WASHINGTON, D.C. – The top Republican on the House Ways and Means Oversight Subcommittee Mike Kelly (R-PA) delivered the following opening statement at a Subcommittee Hearing on How the Tax Code Subsidizes Hate.
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Remarks as delivered:
“I don’t know of a better position to be in in Congress than to be able to sit by you, talking about things that really go the heart and soul of America. You certainly have experienced it first-hand and have been a champion your whole life to be aware of all this. I thank you so much for being here.
“Also, I want to thank our witnesses – especially Dr. Acosta, Mr. Wolf, Mr. Binkley. What you and your families have gone through, this horrific experience you have had. The loss of a loved one, the loss of somebody so close to you that you can’t imagine how you get through the next day. And as Abraham Lincoln often said, I am driven to my knees when encountering these types of experiences. I want to thank you for being here and for sharing with us what we need to hear from you.
“I also want to join with Mr. Lewis, Mr. Neal, Mr. Brady, and my colleagues on both sides of the aisle to strongly condemn and renounce any groups with racists, bigoted, and discriminatory views that undermine the very fabric of this democracy.
“And beyond that, as a Member of Congress and a Member of this Committee, I want to condemn any group that would advocate for or incite violence in the furtherness of spreading their hateful ideas. In fact, I imagine that everyone in this room, not just everybody up here, but everybody in this room shares the same view: how did we get to this point in our country; how did we sink this low?
“We’re always on a slippery slope when it comes to how we would handle this situation. Because often, the change has to take place in the hearts and the souls of the very people who are inciting this hate, who are making these hateful statements and doing these horrible things. We can all agree that groups who use or incite violence should not receive tax-exempt status. And to do so should be fully prosecuted to the fullest extent of the law.
“Speech that incites violence, however, is not protected by the First Amendment. We can all unite around the belief that racist and discriminatory abuse are repulsive and strongly denounce it. And I understand and share that desire to limit such offensive and disgusting views.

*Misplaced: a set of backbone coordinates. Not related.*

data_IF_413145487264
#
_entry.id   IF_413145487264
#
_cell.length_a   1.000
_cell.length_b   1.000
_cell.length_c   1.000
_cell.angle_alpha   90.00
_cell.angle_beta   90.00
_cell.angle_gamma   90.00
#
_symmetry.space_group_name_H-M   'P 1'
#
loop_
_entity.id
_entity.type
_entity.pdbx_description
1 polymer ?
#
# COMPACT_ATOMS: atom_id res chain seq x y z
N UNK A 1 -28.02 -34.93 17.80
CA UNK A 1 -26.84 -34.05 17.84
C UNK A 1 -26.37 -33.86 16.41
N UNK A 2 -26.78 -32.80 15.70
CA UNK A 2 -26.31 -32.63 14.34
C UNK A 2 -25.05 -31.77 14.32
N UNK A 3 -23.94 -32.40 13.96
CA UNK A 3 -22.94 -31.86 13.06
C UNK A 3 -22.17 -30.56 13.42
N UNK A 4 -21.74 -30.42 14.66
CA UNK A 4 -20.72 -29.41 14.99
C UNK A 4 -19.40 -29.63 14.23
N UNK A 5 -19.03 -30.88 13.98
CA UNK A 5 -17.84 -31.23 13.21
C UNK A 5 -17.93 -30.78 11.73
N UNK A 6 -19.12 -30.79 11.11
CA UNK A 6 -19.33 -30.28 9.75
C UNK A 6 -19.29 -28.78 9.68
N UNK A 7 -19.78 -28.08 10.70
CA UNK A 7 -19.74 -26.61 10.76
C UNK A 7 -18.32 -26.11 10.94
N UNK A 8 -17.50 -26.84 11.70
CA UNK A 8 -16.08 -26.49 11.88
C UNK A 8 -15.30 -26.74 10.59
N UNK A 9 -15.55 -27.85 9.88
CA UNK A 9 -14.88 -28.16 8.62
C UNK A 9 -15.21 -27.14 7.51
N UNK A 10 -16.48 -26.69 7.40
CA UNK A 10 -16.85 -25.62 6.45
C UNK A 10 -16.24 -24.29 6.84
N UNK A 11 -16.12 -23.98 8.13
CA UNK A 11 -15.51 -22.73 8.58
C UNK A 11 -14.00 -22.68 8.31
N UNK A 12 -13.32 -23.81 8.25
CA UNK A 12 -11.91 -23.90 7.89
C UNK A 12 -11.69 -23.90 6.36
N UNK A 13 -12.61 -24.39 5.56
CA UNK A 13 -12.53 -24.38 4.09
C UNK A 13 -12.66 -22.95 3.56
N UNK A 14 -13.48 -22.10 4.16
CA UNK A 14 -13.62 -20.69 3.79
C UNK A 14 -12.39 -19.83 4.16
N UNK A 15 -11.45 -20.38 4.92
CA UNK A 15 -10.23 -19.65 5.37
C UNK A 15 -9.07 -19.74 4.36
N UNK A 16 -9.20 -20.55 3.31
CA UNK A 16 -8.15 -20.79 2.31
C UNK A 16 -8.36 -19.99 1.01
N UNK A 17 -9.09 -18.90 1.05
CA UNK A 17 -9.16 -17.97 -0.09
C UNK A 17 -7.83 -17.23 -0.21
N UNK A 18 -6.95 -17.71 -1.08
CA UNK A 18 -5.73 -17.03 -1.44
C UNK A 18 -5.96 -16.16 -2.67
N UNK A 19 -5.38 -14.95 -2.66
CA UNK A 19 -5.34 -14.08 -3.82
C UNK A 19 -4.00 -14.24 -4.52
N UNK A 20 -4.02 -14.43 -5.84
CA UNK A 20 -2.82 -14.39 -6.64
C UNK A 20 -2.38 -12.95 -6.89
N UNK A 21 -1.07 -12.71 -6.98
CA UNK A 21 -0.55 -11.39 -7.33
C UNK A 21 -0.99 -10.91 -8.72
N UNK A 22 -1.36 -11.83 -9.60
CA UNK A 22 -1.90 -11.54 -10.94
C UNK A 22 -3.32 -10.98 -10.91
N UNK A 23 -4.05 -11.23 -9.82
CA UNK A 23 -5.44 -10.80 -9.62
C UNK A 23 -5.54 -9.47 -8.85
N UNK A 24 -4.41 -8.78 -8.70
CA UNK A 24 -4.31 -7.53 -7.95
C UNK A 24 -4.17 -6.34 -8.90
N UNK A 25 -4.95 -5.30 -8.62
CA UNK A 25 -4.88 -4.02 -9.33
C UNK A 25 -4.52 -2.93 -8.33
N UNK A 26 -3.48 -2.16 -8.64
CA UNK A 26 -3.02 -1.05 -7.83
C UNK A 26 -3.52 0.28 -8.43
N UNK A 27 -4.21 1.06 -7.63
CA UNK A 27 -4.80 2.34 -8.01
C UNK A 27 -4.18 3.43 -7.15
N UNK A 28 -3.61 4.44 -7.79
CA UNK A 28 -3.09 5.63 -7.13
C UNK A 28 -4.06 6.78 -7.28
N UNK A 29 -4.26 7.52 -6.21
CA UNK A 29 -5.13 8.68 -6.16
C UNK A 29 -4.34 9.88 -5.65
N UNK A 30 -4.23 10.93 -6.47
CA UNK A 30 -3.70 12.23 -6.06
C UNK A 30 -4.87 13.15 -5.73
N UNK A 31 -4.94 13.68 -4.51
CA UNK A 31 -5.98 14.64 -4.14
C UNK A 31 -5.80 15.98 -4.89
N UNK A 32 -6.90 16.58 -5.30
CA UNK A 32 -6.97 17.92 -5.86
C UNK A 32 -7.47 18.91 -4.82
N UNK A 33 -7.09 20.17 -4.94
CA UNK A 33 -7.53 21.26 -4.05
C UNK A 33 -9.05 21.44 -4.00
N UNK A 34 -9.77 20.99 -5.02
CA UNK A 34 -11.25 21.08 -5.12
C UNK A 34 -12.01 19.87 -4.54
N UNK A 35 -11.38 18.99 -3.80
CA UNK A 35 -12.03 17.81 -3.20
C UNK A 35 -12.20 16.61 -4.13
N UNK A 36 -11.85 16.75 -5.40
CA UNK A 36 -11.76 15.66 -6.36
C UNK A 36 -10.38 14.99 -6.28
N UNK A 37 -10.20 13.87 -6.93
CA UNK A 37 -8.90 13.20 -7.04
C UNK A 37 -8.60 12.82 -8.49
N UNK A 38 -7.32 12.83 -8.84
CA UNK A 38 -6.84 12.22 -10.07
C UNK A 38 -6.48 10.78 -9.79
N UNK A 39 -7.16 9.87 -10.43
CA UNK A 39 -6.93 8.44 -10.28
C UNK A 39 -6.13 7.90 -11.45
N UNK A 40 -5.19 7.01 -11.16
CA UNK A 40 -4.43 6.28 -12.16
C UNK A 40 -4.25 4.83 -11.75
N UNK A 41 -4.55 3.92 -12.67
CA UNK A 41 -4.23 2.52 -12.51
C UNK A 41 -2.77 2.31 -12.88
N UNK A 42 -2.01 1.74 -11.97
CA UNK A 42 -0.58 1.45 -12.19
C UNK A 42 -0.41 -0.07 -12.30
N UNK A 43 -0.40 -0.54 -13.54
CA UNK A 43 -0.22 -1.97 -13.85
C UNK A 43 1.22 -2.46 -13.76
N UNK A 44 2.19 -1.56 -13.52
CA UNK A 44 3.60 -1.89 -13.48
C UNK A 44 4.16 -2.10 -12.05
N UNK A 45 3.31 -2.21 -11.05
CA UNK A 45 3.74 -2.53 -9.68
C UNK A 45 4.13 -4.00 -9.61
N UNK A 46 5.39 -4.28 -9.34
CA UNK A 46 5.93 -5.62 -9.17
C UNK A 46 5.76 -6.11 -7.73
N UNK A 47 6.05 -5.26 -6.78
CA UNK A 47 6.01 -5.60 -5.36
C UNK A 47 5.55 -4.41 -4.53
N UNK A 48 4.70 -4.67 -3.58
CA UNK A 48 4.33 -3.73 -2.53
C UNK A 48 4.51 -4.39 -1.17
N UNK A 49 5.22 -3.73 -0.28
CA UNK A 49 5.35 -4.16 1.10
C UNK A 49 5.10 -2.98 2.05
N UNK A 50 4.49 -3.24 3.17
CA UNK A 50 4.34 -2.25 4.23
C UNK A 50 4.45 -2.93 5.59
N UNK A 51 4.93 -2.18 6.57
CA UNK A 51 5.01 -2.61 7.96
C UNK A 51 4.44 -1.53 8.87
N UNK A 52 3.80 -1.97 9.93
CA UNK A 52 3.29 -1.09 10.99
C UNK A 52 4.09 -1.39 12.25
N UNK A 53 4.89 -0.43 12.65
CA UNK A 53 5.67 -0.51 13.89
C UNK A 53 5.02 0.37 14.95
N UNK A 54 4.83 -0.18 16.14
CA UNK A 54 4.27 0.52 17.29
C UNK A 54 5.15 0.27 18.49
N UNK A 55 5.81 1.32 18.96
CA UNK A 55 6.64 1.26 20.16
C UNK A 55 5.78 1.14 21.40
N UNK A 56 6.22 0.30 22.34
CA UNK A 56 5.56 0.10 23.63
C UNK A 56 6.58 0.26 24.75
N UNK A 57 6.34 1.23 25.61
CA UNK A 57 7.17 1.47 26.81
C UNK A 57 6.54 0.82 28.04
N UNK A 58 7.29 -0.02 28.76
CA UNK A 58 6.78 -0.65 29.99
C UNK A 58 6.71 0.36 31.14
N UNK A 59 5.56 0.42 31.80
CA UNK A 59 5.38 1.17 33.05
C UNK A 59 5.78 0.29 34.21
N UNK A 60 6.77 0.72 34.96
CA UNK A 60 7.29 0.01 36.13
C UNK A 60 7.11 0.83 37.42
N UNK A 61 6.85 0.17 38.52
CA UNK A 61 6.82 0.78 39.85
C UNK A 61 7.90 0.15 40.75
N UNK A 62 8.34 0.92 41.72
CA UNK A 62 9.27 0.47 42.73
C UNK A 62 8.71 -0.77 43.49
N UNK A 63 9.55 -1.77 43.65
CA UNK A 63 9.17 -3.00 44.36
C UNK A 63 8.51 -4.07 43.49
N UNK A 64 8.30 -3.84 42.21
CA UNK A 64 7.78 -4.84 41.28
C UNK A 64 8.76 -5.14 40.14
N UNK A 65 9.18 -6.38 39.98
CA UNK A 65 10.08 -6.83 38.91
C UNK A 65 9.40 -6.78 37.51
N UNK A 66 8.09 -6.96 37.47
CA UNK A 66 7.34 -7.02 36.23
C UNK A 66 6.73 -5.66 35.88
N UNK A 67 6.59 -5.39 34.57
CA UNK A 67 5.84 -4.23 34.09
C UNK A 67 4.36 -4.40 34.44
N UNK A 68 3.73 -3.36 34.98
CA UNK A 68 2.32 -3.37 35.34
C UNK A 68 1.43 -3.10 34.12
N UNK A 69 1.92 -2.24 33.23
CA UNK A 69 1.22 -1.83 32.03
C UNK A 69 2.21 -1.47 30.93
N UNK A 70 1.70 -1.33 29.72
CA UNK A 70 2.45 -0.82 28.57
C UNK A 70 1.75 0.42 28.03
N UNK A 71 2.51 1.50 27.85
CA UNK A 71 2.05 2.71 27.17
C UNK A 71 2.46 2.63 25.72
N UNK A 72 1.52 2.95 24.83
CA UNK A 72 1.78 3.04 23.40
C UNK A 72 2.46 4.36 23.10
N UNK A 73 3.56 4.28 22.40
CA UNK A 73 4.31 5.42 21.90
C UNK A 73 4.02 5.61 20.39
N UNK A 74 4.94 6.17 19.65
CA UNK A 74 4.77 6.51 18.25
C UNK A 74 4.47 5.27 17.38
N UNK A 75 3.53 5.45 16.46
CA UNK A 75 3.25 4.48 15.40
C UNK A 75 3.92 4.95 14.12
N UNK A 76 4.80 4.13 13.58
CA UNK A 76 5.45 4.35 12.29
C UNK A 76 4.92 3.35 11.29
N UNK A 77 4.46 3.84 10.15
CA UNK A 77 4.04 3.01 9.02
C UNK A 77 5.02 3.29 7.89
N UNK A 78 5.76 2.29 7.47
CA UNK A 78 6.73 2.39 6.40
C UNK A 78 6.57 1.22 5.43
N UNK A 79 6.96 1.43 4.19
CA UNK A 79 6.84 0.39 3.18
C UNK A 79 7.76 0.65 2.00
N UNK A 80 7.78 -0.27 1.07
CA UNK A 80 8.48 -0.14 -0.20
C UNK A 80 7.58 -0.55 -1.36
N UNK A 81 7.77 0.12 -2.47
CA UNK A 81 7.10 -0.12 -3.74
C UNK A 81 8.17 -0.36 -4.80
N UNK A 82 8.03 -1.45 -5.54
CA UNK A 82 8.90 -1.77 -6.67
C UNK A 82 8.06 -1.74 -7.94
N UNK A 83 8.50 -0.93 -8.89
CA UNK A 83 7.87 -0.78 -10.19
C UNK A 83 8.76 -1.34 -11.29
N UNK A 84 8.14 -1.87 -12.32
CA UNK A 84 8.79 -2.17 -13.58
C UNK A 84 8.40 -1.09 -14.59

“Often times, when we have things like this that come up, and when look into and we say why don’t we look into our past and ask what we should be doing right now in the present. If I could quote from James Madison, Federalist 51 – I want you think about this and the time it was written and why it was said. ‘If men were angels, no government would be necessary. If angels were to govern men, neither external nor internal controls on government would be necessary. If framing a government which was to be administered by men over men, the great difficulty lies in this: you must first enable the government to control the governed; and in the very next place oblige it to control itself.’
“The question is not whether we believe that this type of speech should exist, the question is what is their limit on government, and what can we do as a united people to change the efforts of some of these hateful people.
“Chairman Brady talked very clearly about the Tree of Life Synagogue in Pittsburgh. That’s a neighborhood that my mother grew up in. And we look at what has gone on across our country. For most of us we sit back and we recoil and we say this is not who we are. This is not who we ever were. This is why we die every day all over the world to defend the freedom and liberty of other people. We’re willing to do that. In our own country, this is fomenting and reaching a level now that I think we all have to take a good long look at and say what can we do? Since angels do not govern us, what can we do as men, and what can we do as a government, to fulfill the needs that we face today and the obligations that we have.”